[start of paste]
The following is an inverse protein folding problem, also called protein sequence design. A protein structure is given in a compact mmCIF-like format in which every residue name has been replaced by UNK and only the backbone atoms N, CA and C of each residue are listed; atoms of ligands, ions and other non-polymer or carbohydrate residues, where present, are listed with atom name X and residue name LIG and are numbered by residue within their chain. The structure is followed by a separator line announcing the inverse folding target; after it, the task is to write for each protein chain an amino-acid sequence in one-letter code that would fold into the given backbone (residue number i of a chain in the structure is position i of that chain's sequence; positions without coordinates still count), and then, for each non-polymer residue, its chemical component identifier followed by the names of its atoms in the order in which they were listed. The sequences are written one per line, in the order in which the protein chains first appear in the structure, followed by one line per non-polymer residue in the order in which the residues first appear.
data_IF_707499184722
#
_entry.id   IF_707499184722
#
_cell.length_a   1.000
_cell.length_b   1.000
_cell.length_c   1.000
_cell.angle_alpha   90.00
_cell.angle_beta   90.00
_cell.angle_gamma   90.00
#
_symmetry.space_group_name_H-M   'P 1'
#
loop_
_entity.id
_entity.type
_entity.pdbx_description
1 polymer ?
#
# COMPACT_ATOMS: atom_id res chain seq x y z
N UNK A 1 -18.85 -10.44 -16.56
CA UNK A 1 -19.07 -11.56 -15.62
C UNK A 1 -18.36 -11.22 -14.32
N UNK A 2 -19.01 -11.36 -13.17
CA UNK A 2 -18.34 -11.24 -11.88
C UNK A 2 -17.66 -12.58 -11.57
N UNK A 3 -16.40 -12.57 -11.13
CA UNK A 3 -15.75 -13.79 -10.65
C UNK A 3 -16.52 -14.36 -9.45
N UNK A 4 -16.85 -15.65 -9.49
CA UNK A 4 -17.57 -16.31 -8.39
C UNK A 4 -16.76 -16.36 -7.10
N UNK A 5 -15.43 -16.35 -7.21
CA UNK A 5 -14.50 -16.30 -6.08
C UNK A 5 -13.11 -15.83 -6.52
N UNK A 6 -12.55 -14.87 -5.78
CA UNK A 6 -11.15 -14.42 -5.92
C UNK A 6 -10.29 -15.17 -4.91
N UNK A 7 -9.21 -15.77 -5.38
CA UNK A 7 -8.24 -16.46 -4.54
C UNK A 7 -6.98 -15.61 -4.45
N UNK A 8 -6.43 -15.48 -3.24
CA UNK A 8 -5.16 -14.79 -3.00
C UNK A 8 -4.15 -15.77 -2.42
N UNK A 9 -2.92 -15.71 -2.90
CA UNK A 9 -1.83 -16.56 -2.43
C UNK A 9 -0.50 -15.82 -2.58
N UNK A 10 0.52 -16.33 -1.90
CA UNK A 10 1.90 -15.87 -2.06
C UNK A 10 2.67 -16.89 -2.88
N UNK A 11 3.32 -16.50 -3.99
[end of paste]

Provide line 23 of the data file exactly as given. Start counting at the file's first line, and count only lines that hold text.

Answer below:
CA UNK A 1 -19.07 -11.56 -15.62